REUNION By Astronaut Richard ‘Mike’ Mullane, Copyright 2018 by Richard Mike Mullane, all rights reserved. Author of Riding Rockets, The outrageous tales of a space shuttle astronaut. Autographed copies of Riding Rockets can be ordered from the Online Store on this website. (Photos which are not the author’s are either public domain or used with the permission of the photographer.)
As a favor to a close friend, Master Sergeant Tim Gagnon of the Air Force Reserves, I was recently at Fort Huachuca Army Post near Sierra Vista, AZ to speak at a Civil Air Patrol Cadet summer camp. My wife, Donna, and I had driven to Tucson a day early to meet for dinner with Tim and his family and a friend of Tim’s, Lt. Col. Martin Meyer and his wife. As a way of saying ‘thanks’ for my volunteer work with the CAP, Tim had a surprise arranged for me the next day and he revealed it at dinner. I would get a tour of the Davis-Monthan Air Force Base aircraft boneyard, led by Lt. Col. Meyer. Martin is head of aircraft testing at the facility.
I was thrilled by Tim’s gift. I had long wanted to visit the boneyard. It’s Mecca for anybody with an interest in aviation. Covering 4500 acres of desert are over 3300 used military aircraft awaiting various dispositions. Some are placed in flyable storage for possible return to service with American or allied forces or conversion to water bombers for wildfire fighting. Others are modified to serve as pilot-less drones. Currently, these drones are pulled from the ranks of F-16 fighters and Martin test-flies them as part of the drone conversion process. (They are flyable by pilots, as well as operable as drones.) In the drone mode these F-16s experience short, second lives as targets in new weapon systems testing. But most of the aircraft in the boneyard are destined for the claws of demolition and the furnace of recycling.
The day of my tour dawned as every day dawns in a Tucson June…sunny, scorching heat and a zero chance of a cloud, much less any rain. Martin drove us in a government van while patiently answering my many questions.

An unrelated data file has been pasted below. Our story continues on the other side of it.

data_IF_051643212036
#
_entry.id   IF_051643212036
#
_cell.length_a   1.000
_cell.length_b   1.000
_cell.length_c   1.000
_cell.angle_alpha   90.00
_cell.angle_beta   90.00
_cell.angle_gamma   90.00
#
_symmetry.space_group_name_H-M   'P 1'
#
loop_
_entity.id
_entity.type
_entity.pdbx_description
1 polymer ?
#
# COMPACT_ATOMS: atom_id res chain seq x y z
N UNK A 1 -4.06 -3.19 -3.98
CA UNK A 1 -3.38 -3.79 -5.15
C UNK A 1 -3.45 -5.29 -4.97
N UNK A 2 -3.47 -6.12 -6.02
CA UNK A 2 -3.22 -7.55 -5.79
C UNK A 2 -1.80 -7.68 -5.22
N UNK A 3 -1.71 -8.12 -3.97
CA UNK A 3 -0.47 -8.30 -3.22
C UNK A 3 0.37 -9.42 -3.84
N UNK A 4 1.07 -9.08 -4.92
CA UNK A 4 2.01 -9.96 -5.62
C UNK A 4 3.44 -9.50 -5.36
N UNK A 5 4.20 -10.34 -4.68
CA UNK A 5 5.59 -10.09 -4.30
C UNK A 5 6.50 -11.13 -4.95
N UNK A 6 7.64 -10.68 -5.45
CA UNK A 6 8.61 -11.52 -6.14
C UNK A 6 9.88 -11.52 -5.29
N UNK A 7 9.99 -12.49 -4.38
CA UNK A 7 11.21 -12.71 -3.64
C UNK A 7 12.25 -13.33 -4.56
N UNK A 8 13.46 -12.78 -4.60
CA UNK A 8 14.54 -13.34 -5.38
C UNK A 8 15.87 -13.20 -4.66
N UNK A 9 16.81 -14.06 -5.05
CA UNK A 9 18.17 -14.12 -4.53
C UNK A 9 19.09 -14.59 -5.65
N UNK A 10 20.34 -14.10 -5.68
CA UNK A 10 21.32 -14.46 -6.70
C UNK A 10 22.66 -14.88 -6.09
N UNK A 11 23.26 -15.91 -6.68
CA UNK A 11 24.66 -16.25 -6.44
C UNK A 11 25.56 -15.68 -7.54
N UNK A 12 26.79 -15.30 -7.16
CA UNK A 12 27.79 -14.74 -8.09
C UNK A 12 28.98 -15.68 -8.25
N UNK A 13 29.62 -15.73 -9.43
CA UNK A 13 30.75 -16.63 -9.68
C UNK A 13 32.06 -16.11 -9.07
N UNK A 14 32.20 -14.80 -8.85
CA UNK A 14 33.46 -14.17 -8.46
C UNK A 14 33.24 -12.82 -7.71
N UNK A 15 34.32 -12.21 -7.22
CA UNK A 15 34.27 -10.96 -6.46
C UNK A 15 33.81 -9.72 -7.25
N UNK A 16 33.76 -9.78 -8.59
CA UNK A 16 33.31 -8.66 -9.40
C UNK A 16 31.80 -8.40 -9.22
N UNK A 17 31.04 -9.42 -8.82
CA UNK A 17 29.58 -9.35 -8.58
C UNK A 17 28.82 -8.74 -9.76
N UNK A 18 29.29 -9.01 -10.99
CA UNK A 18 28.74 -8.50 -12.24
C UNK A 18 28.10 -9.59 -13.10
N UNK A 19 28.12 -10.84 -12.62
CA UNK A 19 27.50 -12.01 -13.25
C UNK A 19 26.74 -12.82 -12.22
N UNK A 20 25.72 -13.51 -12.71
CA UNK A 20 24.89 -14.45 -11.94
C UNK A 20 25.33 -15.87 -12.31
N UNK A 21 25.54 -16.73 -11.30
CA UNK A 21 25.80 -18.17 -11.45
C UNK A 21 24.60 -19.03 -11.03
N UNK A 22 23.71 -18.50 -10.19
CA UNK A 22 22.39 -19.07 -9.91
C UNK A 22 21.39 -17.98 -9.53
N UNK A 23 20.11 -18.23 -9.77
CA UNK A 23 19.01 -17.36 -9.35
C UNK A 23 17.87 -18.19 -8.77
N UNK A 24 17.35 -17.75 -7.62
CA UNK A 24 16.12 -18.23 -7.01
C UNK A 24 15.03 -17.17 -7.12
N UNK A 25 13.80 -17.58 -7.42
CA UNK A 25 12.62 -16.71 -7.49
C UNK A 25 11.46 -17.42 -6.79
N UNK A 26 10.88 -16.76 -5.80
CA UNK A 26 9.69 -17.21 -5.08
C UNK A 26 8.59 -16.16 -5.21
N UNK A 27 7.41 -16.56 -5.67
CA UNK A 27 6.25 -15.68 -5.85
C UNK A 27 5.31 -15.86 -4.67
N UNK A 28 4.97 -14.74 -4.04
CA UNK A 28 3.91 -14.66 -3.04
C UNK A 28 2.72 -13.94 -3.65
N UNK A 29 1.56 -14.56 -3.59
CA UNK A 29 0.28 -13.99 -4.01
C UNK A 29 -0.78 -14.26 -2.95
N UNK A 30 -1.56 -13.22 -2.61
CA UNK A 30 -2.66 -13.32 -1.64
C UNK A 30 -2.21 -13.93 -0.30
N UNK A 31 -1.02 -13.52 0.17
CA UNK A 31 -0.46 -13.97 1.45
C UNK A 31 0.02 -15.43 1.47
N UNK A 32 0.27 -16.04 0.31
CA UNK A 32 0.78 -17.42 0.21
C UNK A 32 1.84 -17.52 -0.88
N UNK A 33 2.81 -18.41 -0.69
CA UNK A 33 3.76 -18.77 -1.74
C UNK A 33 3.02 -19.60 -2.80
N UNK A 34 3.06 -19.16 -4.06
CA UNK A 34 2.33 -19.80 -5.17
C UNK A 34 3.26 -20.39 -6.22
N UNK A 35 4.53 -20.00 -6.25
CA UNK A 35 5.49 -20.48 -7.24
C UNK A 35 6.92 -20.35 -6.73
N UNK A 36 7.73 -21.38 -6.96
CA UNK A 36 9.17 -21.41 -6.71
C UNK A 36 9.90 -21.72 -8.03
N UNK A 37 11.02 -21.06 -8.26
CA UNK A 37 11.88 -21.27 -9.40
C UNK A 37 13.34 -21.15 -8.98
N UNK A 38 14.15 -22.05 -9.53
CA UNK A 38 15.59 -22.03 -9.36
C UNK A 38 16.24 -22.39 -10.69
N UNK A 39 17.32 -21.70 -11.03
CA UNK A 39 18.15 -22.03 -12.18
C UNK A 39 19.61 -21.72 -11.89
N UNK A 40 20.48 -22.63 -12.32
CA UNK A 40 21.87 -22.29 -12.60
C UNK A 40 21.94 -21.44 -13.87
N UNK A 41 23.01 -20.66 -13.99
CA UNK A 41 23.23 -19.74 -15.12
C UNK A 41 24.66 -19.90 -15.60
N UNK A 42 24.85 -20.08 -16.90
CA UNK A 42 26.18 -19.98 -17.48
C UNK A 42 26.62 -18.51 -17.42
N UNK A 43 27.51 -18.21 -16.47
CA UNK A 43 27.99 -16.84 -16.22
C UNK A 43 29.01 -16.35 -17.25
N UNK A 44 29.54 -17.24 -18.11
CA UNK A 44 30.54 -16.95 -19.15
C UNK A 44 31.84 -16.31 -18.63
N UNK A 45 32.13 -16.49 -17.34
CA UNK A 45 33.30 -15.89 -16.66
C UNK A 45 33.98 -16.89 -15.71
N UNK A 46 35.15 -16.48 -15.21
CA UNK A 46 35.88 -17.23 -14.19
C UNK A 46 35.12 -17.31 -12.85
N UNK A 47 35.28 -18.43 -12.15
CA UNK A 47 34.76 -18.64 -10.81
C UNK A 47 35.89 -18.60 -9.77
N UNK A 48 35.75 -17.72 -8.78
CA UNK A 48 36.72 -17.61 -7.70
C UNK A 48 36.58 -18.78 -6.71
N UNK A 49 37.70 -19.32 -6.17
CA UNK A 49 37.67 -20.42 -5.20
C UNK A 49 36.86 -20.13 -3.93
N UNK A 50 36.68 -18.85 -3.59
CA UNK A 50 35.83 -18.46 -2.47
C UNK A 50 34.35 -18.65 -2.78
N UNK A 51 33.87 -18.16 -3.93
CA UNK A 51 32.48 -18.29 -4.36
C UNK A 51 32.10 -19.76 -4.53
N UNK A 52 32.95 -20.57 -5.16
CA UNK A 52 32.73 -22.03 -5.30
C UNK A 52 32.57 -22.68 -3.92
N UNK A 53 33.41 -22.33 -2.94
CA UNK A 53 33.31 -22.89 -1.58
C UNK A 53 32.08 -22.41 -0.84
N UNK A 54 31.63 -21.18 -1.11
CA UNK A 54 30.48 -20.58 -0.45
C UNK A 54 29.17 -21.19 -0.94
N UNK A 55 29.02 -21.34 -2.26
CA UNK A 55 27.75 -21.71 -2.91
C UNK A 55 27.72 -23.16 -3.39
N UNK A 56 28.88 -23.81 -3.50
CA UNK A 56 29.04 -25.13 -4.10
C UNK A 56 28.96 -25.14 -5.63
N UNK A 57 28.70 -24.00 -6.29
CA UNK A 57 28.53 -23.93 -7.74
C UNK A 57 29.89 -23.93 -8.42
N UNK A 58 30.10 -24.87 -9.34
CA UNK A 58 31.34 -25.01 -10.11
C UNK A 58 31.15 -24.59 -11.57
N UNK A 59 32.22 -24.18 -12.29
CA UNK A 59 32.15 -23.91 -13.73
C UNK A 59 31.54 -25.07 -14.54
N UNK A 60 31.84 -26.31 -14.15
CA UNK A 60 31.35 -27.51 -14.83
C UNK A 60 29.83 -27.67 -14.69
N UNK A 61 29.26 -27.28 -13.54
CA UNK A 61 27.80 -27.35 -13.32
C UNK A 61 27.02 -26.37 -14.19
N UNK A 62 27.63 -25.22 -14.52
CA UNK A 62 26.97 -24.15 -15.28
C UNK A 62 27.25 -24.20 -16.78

In rank after rank hundreds of Army helicopters were neatly parked with parade-ground precision. There were acres of B-52s, KC-135s and C-130s. F-15s and F-16s were parked in laser-perfect lines. C-5 Galaxies can be counted by the gross. There were Navy sub-hunters, A-6 Intruders and A-4s. F-14s sit silent, when once their kin thundered in the movie Top Gun.
I was most interested in seeing one of the surviving F-4 Phantom aircraft. I had flown in the backseat of the reconnaissance version of the Phantom, the RF-4C, in the Vietnam War in 1969. It would be nice to get a photo next to one of those. But I had little hope for such a photo. The vast majority of F-4 models were of the fighter version, not the reconnaissance version. Moreover, Martin said there were only about a half-dozen F-4s remaining in the boneyard and those were being cut up for recycling daily. We’d be lucky if any F-4s of any model were remaining. Tim and Martin had tempered my expectations. I had no clue it was all an act.
The C-5s couldn’t help but seize the eye and I asked for a stop to pose for a photo…while being watchful for rattlesnakes. The C-5s were the monsters in this aircraft Jurassic park, the largest aircraft ever to enter the USAF inventory. Each was capable of carrying two, sixty-ton Abrams tanks across oceanic distances. Now, they were as grounded as a fossilized Quetzalcoatlus (For those who are dino-illiterate, the Quetzalcoatlus is the largest flying animal ever discovered).
Back in the van we continued to loop through this silent ghost-Air Force, while Martin explained various aspects of the boneyard operations and drone conversion. A sad hulk of an F-111 swing-wing fighter bomber…of the type used in the bombing raid on Libya in 1986…came into view and I asked for another photo stop. I had flown in the right-seat of the F-111 while stationed at Eglin AFB in 1976.
Finishing with my F-111 photos I looked around and noticed a pitifully small covey of F-4s parked nearby. I was just in time. I was looking at the sole survivors of a force of USAF and Navy Phantoms that once numbered in the thousands. I’d be able to get the photo I most wanted.
Approaching the jets, the memory of the very first time I had strapped into a Phantom came rushing over me. I had graduated from navigator training at Mather AFB in Sacramento, CA in the summer of 1968 and ordered to report to Mountain Home, AFB in Idaho for training in the RF-4C.